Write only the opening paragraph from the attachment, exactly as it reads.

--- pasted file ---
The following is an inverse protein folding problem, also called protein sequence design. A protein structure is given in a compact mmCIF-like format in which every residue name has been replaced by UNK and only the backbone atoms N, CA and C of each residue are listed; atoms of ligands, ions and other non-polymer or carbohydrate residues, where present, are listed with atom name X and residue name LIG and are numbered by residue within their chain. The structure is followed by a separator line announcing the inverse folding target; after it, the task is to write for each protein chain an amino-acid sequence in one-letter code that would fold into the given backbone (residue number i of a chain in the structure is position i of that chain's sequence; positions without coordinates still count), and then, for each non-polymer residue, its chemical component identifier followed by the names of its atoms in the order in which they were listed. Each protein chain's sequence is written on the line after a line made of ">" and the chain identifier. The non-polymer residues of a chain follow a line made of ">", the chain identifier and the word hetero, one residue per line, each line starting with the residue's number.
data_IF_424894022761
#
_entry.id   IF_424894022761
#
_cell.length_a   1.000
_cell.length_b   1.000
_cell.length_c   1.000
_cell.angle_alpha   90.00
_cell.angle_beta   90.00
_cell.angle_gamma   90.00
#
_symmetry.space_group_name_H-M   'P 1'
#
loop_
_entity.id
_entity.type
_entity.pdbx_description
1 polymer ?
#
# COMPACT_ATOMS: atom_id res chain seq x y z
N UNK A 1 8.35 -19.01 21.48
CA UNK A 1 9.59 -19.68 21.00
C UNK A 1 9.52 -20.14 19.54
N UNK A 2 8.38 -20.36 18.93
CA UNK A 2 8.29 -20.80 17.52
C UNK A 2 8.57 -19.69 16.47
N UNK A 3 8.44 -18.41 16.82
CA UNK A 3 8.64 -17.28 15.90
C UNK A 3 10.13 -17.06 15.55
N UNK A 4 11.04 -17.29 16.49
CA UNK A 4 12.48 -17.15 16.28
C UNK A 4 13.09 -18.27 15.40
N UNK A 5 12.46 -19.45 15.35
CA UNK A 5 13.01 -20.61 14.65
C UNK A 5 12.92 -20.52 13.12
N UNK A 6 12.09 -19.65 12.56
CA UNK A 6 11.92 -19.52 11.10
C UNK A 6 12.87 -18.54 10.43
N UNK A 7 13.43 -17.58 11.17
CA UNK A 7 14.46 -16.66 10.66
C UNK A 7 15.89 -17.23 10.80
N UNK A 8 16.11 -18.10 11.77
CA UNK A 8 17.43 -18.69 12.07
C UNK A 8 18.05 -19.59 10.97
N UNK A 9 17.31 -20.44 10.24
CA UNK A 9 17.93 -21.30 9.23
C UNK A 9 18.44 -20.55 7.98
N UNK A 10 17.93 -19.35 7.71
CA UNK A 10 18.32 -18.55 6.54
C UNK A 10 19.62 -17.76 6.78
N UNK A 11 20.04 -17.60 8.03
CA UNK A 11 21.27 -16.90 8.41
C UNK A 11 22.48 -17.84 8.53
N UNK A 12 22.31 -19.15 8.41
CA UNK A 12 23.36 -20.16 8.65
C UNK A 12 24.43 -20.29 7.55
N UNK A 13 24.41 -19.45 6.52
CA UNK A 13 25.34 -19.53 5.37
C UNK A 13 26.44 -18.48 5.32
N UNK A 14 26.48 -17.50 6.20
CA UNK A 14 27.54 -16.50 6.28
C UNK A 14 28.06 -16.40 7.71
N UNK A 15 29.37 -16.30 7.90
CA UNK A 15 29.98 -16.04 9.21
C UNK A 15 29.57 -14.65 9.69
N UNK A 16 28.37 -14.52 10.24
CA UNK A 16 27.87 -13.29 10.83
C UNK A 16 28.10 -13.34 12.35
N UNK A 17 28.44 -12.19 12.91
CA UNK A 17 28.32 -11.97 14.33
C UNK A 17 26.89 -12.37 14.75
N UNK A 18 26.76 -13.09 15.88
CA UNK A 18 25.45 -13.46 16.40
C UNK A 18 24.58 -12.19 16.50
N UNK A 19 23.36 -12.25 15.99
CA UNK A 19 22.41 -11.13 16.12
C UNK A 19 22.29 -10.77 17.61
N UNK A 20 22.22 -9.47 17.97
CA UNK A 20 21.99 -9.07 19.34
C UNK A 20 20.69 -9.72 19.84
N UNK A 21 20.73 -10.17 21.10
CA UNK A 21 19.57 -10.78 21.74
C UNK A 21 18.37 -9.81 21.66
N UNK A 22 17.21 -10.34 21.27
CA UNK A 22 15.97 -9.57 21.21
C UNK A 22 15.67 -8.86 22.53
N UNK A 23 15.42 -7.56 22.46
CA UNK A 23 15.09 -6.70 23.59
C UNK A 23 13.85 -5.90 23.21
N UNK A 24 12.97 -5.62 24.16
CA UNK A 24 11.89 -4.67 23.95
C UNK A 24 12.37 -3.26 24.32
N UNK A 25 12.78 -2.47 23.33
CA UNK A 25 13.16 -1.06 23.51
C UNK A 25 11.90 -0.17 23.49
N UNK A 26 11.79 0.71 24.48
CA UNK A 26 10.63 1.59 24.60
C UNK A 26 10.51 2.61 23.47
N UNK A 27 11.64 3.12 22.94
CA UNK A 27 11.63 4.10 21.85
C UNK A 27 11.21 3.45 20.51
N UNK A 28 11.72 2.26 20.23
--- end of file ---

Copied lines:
The following is an inverse protein folding problem, also called protein sequence design. A protein structure is given in a compact mmCIF-like format in which every residue name has been replaced by UNK and only the backbone atoms N, CA and C of each residue are listed; atoms of ligands, ions and other non-polymer or carbohydrate residues, where present, are listed with atom name X and residue name LIG and are numbered by residue within their chain. The structure is followed by a separator line announcing the inverse folding target; after it, the task is to write for each protein chain an amino-acid sequence in one-letter code that would fold into the given backbone (residue number i of a chain in the structure is position i of that chain's sequence; positions without coordinates still count), and then, for each non-polymer residue, its chemical component identifier followed by the names of its atoms in the order in which they were listed. Each protein chain's sequence is written on the line after a line made of ">" and the chain identifier. The non-polymer residues of a chain follow a line made of ">", the chain identifier and the word hetero, one residue per line, each line starting with the residue's number.